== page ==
Over time, we expect our larger positions to perform better than our smaller ones—that is why we have made them large positions. To date the market has delivered exactly the opposite but we expect that to change given time. (As an aside, assuming our estimate of value does not change, we will tend to stop buying stocks when the price rises and buy more of those that fall. It is not surprising that we have ended up with the largest positions in underperformers after only one year of operation.)
Value investors have a bad habit of ignoring price falls because ‘the stock will show its value over time’, while using price rises as vindication of their investing decision. The market is right when it agrees with you, the theory goes, but wrong when it doesn’t.
When reflecting on our performance over the past 14 months, we can avoid such a mistake by splitting our selections into two categories: those where the value has been clarified, in agreement or otherwise with our original assessment; and those where the jury is still out, irrespective of the share price movement.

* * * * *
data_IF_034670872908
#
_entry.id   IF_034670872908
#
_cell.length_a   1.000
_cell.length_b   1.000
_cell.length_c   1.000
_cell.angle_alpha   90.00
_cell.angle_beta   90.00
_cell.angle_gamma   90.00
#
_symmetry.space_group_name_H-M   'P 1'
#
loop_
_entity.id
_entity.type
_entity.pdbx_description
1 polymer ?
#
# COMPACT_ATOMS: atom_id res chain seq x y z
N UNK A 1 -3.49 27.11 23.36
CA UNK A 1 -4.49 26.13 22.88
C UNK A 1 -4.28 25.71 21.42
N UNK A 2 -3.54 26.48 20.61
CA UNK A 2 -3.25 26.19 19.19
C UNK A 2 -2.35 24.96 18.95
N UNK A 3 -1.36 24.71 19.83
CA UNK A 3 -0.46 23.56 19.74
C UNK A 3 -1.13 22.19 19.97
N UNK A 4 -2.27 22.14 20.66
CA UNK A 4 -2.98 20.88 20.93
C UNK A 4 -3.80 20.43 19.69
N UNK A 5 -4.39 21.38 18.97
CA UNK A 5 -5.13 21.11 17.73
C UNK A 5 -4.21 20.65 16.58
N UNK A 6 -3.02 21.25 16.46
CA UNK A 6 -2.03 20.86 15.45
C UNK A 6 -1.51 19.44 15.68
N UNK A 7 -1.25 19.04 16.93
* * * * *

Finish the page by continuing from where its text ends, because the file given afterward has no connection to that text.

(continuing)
Our average purchase price for RHG was $0.58 per share. The company is going to return a minimum of $0.88 to shareholders, $0.70 of which will be a fully franked dividend (see page 2). It is clear we bought the stock cheap.
Alinta Energy is also returning cash to securityholders–$0.10. That represents an excellent return on our $0.052 purchase price and is confirmation of our thesis that the cash held by the parent company (and not available to banks as security) was of substantial value to Alinta’s owners.
Finally on the positive side of the ledger, we received a takeover offer for Prime Infrastructure at a decent premium to our average purchase price. A takeover is not the same level of confirmation as a capital return. Just because someone else was prepared to pay a higher price does not mean our original estimate of value was accurate.
That the acquirer in this case was Brookfield, however, a well regarded and canny Canadian investment outfit, suggests that, if anything, the underlying assets are worth more than Brookfield paid.